The foregoing discussion of the preferred embodiments has been provided only by way of introduction. Nothing in this section should be taken as a limitation on the following claims, which define the scope of the invention.

BRIEF DESCRIPTION OF SEVERAL VIEWS OF THE DRAWINGS

FIG. 1 shows a diagram of a prior art point to multi point based wireless network;

FIG. 2 shows a diagram of a wireless mesh network;

FIG. 3 shows the wireless network of FIG. 2 after a new node is joined to the network;

FIG. 4 is an alternative embodiment of a diagram of mash based a wireless network; and

FIG. 5 is a flow diagram illustrating operation of a network node of the wireless network of FIG. 2;

FIG. 6 is a flow diagram illustrating operation of a joining node of the wireless network of FIG. 2; and

FIG. 7 is a flow diagram illustrating operation of a control node of the wireless network of FIG. 2.

DETAILED DESCRIPTION OF THE PRESENTLY PREFERRED EMBODIMENTS

The present embodiments describe a novel automatic join process method and apparatus designed to admit spatially dispersed wireless nodes to a wireless network using a time, frequency and space synchronized algorithm of both the inviting network nodes and the joining node. The new automatic generic join algorithm process is designed to admit a wireless network node which includes a space diversity antenna. The new network node is added to a wireless network including other wireless nodes each of which also include a space diversity antenna. In this novel network topology, it is necessary to simultaneously adjust the beam lobes of the inviting network nodes in the direction of the joining node while synchronizing the transmission and receiving time and frequency, with minimum interruption and minimum overhead to the network existing communication traffic.

The illustrated method is generic for different types of beam steering technologies. Examples include those implemented with phase array antennas, electronically beam switching or beam steering, based on single antenna, or electronically beam switching between multiple antennas covering different spatial sectors.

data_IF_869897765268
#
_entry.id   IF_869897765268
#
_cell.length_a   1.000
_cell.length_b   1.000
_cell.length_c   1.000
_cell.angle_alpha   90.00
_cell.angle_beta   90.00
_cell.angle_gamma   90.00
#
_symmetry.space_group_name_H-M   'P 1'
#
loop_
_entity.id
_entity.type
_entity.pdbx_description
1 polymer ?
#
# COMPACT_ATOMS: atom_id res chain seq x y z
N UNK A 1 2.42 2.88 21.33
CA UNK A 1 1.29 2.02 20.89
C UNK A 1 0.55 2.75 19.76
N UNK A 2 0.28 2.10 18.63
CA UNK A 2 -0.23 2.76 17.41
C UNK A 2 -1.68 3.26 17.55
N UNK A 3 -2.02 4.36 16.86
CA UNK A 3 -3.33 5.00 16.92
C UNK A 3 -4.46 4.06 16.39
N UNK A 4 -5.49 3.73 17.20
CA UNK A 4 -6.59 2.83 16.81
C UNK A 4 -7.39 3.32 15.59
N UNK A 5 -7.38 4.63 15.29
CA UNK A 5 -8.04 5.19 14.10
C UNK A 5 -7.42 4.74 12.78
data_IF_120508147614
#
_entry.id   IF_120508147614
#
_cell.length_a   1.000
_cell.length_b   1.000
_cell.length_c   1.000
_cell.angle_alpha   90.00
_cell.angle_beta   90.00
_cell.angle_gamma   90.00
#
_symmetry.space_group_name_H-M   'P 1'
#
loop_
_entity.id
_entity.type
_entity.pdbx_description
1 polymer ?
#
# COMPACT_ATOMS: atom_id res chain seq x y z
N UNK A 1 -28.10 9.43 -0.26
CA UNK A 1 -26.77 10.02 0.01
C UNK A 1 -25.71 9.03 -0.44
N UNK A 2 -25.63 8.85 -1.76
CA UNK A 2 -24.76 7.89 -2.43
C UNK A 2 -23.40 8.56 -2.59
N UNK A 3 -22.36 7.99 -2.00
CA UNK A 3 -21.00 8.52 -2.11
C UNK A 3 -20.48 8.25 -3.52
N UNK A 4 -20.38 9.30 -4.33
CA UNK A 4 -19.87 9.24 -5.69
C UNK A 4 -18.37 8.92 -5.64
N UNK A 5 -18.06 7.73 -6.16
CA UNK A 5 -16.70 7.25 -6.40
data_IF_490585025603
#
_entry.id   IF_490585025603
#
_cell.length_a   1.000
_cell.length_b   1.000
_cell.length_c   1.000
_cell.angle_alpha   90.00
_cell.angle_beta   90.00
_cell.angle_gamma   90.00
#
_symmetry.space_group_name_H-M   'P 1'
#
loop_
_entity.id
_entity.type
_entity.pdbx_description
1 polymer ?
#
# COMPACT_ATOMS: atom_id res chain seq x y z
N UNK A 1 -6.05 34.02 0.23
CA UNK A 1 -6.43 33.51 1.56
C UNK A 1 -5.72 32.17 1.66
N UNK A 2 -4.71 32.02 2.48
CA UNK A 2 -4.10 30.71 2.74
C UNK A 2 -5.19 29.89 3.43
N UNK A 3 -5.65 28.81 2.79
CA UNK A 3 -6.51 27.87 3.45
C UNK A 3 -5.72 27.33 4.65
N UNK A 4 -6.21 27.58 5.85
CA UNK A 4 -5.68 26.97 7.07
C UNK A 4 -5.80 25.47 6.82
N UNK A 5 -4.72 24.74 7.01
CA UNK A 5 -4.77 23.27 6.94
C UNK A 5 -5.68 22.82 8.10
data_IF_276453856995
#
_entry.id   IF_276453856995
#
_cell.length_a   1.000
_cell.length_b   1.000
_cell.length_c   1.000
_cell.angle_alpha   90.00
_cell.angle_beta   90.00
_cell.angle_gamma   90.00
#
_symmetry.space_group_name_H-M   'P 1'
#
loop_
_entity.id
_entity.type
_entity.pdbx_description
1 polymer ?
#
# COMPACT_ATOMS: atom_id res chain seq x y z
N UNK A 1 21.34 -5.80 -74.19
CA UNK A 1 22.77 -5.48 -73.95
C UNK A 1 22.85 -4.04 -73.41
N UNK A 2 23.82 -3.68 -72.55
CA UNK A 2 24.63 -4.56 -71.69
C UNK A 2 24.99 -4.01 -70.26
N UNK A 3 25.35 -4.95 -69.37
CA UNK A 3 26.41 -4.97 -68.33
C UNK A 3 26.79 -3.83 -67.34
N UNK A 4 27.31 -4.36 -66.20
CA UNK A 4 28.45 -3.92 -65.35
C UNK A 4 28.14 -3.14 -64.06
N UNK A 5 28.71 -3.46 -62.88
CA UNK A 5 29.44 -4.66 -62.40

The current embodiments describes a network where the new joining node spatial beam diversity is accomplished by having a transceiver capable of switching (or steering) its beam-lobe from one angular direction to another in order to direct its receiving and transmitting lobe towards existing neighboring network-nodes. Simultaneously other neighboring network-nodes with which communication is scheduled adjusts their Transmit/Receive beam-lobes respectively towards different directions in order to transmit invitation packets towards the new joining nodes. The mutual alignment process between the beam of the inviting node in the network and the beam of the joining node which search for the invitation packets in order to admit itself to the network, is designed to synchronize the two steered beams in specific time space and frequency channel.

The embodiments described herein may be used in conjunction with a wireless MESH topology networks from the type described in U.S. patent application Ser. No. 09/187,665, entitled “Broadband Wireless Mesh Topology Networks” and filed Nov. 5, 1998 in the names of J. Berger and I. Aaronson, and to network nodes including switched multi-beam antenna designs similar to the design described in U.S. patent application Ser. No. 09/433,542, entitled “Spatially Switched Router for Wireless Data Packets” and filed in the names of J. Berger at el. Both application Ser. No. 09/187,665 and application Ser. No. 09/433,542 are incorporated herein by reference.

Referring now to FIG. 2, it shows a wireless mesh topology network 20. The wireless network 20 of FIG. 2 includes three active nodes, including node 21, node 22 and node 24, and a joining node 23 which seeks to join the network. In one embodiment, the nodes 21, 22, 23, 24 communicate user data from one or more subscriber radios in radio communication with one or more nodes. The wireless mesh topology provides a plurality of connections between a device originating data and the ultimate destination of the data.